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The recognition of the vast numbers of bacteriophages in the biosphere has prompted a renewal of interest in understanding their morphological and genetic diversity, and elucidating the evolutionary mechanisms that give rise to them. We have approached these questions by isolating and characterizing a collection of mycobacteriophages that infect a common bacterial host, Mycobacterium smegmatis. Comparative genomic analysis of 50 mycobacteriophages shows that they are highly diverse, although not uniformly so, that they are pervasively mosaic with a multitude of single gene modules, and that this mosaicism is generated through illegitimate recombination.
Mycobacteriophages are viruses that infect mycobacterial hosts. While there are more than 60 different species in the genus Mycobacterium, two stand out as prominent human pathogens: Mycobacterium tuberculosis, the cause of human tuberculosis, and Mycobacterium leprae, the cause of leprosy (for review, see (22)). In spite of the medical importance of these pathogens, there was little progress made in their genetic analysis until the late 1980’s, primarily because of the lack of genetic tools and approaches (23). However, an additional problem with M. leprae is that it never has convincingly been shown to grow in defined in vitro culture conditions, although it can be propagated in armadillos and mouse footpads (29, 36). In contrast, M. tuberculosis can be readily grown in defined media in vitro, although its extremely slow growth rate (24 h doubling time) and its pathogenicity present serious challenges to the microbial geneticist (23).
Advancement of mycobacterial genetics has been enormously stimulated by isolation and characterization of mycobacteriophages (16). The first mycobacteriophages were isolated more than 60 years ago, and were developed soon after as phage-typing tools for diagnostic purposes (35). More recently, we and others have expanded the collection of mycobacteriophages by isolating new phages from the environment using Mycobacterium smegmatis as a host, and characterizing them by genomic analysis (17). This effort serves two key purposes. The first is to provide an array of genetic tools for dissection and understanding of mycobacterial hosts (15). The second is to provide insights into viral diversity and evolution through the comparative genomics of a group of viruses that all infect a common host (17). Here we will focus on the latter and review what lessons we have learned from the comparative genomic analysis of more than 50 mycobacteriophages with regard to their genetic diversity and the evolutionary processes that give rise to them. In general, we would predict that these lessons are applicable to other groups of bacteriophages that infect a common host, and that there will be few systematic idiosyncrasies of the mycobacteriophages that make them different from other phages. One exception to this concerns the viral-host interactions and DNA injection, since the mycobacteria possess complex lipid-rich cell walls that are relatively uncommon among bacterial hosts (3).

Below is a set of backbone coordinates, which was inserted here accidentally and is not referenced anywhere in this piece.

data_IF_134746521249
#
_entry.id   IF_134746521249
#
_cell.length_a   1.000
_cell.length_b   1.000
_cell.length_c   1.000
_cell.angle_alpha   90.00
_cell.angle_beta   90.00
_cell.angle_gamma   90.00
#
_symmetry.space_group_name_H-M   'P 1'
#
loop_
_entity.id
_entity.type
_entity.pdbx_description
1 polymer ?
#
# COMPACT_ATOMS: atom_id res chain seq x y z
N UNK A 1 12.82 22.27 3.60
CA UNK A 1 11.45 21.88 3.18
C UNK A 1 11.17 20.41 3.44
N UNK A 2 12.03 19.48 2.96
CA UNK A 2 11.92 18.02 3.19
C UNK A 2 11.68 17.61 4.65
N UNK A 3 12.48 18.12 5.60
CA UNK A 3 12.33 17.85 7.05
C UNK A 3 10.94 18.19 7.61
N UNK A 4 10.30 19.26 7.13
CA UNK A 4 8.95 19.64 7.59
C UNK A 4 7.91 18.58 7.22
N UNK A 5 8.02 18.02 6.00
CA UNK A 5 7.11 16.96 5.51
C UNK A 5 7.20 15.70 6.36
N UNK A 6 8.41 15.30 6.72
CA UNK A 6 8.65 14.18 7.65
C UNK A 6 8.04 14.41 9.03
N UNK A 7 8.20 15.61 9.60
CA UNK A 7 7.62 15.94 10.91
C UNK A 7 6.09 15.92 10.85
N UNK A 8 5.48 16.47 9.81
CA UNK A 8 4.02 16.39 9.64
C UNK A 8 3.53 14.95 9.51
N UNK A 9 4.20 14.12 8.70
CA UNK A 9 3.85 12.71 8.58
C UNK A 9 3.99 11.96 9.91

Several hundred mycobacteriophages have been reported in the literature, many isolated for phage typing purposes. Relatively few have been characterized in detail, including genomic characterization; mycobacteriophages L5 and D29 were isolated in Japan and in the US respectively (10, 12), and TM4 was recovered from a putative lysogenic strain of Mycobacterium avium (39). All of the other sequenced genomes are from more recently isolated phages and were recovered from environmental samples (e.g. soil, compost, etc.) using M. smegmatis as a host and without any step for viral amplification (17, 32). A total of more than 50 genomes have been sequenced, although we will focus primarily here on the comparative analysis of 32 genomes that we have examined most closely (17, 31, 33). Little is known about the host range of these phages, although approximately 10% can infect M. tuberculosis. All of these mycobacteriophages contain large (>40kbp) dsDNA genomes (Table 1).
To our knowledge, all of the mycobacteriophages isolated to date are tailed dsDNA phages, and this is certainly true for all of those whose genomes have been sequenced. Three morphotypes of dsDNA tailed phages have been described previously according to the nature of the phage tail – the myoviridae that contain contractile tails, the podoviridae with short stubby tails, and the siphoviridae with long flexible non-contractile tails (1). Interestingly, we are not aware of a single mycobacteriophage of the podoviral morphotype and all appear to be either of the myoviridae or siphoviridae types; of 32 published sequenced genomes, only two are myoviral and all of the others are siphoviral (Fig. 1). The reasons for the absence of podoviral phage in this collection is not clear, although as more mycobacteriophages are characterized, it seems unlikely that this is due to sampling variations. We speculate that phages with extremely short tails are unable to navigate the mycobacterial cell wall and associate with the cell membrane. Most of the mycobacteriophages have isometric heads, although some (e.g. Che9c, Corndog) have extensively elongated heads (Fig. 1).